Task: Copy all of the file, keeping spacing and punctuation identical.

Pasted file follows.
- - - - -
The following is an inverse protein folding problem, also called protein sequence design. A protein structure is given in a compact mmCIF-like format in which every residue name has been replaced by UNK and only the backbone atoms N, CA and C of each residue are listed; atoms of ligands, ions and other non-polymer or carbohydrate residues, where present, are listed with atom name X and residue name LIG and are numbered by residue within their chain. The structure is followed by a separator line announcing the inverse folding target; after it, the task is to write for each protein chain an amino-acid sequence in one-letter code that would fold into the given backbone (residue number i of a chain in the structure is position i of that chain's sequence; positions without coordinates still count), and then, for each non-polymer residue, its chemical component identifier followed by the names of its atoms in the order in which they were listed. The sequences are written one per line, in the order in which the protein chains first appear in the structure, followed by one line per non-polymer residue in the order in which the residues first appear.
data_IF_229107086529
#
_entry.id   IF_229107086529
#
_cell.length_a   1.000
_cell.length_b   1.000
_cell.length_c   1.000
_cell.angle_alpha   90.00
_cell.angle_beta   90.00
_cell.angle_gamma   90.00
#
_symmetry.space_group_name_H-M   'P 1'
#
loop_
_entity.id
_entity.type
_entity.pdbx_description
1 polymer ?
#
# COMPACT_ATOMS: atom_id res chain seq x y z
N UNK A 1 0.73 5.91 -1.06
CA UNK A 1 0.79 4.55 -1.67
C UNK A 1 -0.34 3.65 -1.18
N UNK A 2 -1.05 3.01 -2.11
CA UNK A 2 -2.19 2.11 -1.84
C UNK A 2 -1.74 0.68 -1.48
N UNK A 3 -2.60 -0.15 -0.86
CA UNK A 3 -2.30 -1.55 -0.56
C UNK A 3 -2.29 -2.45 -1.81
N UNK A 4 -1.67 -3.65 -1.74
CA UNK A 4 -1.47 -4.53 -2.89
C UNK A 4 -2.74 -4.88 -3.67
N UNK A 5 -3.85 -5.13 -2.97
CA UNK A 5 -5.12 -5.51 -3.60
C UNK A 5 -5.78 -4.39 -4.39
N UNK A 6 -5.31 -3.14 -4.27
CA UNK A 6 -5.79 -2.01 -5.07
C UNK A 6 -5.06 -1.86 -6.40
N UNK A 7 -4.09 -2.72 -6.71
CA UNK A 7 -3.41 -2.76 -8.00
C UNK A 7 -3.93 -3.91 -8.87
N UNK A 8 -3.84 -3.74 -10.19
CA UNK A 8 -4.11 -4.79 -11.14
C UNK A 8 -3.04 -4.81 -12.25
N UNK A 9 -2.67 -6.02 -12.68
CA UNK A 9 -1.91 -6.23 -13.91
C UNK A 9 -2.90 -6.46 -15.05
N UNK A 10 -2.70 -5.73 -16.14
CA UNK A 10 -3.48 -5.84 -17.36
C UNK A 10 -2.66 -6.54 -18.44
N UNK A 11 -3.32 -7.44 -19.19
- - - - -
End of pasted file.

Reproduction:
The following is an inverse protein folding problem, also called protein sequence design. A protein structure is given in a compact mmCIF-like format in which every residue name has been replaced by UNK and only the backbone atoms N, CA and C of each residue are listed; atoms of ligands, ions and other non-polymer or carbohydrate residues, where present, are listed with atom name X and residue name LIG and are numbered by residue within their chain. The structure is followed by a separator line announcing the inverse folding target; after it, the task is to write for each protein chain an amino-acid sequence in one-letter code that would fold into the given backbone (residue number i of a chain in the structure is position i of that chain's sequence; positions without coordinates still count), and then, for each non-polymer residue, its chemical component identifier followed by the names of its atoms in the order in which they were listed. The sequences are written one per line, in the order in which the protein chains first appear in the structure, followed by one line per non-polymer residue in the order in which the residues first appear.
data_IF_229107086529
#
_entry.id   IF_229107086529
#
_cell.length_a   1.000
_cell.length_b   1.000
_cell.length_c   1.000
_cell.angle_alpha   90.00
_cell.angle_beta   90.00
_cell.angle_gamma   90.00
#
_symmetry.space_group_name_H-M   'P 1'
#
loop_
_entity.id
_entity.type
_entity.pdbx_description
1 polymer ?
#
# COMPACT_ATOMS: atom_id res chain seq x y z
N UNK A 1 0.73 5.91 -1.06
CA UNK A 1 0.79 4.55 -1.67
C UNK A 1 -0.34 3.65 -1.18
N UNK A 2 -1.05 3.01 -2.11
CA UNK A 2 -2.19 2.11 -1.84
C UNK A 2 -1.74 0.68 -1.48
N UNK A 3 -2.60 -0.15 -0.86
CA UNK A 3 -2.30 -1.55 -0.56
C UNK A 3 -2.29 -2.45 -1.81
N UNK A 4 -1.67 -3.65 -1.74
CA UNK A 4 -1.47 -4.53 -2.89
C UNK A 4 -2.74 -4.88 -3.67
N UNK A 5 -3.85 -5.13 -2.97
CA UNK A 5 -5.12 -5.51 -3.60
C UNK A 5 -5.78 -4.39 -4.39
N UNK A 6 -5.31 -3.14 -4.27
CA UNK A 6 -5.79 -2.01 -5.07
C UNK A 6 -5.06 -1.86 -6.40
N UNK A 7 -4.09 -2.72 -6.71
CA UNK A 7 -3.41 -2.76 -8.00
C UNK A 7 -3.93 -3.91 -8.87
N UNK A 8 -3.84 -3.74 -10.19
CA UNK A 8 -4.11 -4.79 -11.14
C UNK A 8 -3.04 -4.81 -12.25
N UNK A 9 -2.67 -6.02 -12.68
CA UNK A 9 -1.91 -6.23 -13.91
C UNK A 9 -2.90 -6.46 -15.05
N UNK A 10 -2.70 -5.73 -16.14
CA UNK A 10 -3.48 -5.84 -17.36
C UNK A 10 -2.66 -6.54 -18.44
N UNK A 11 -3.32 -7.44 -19.19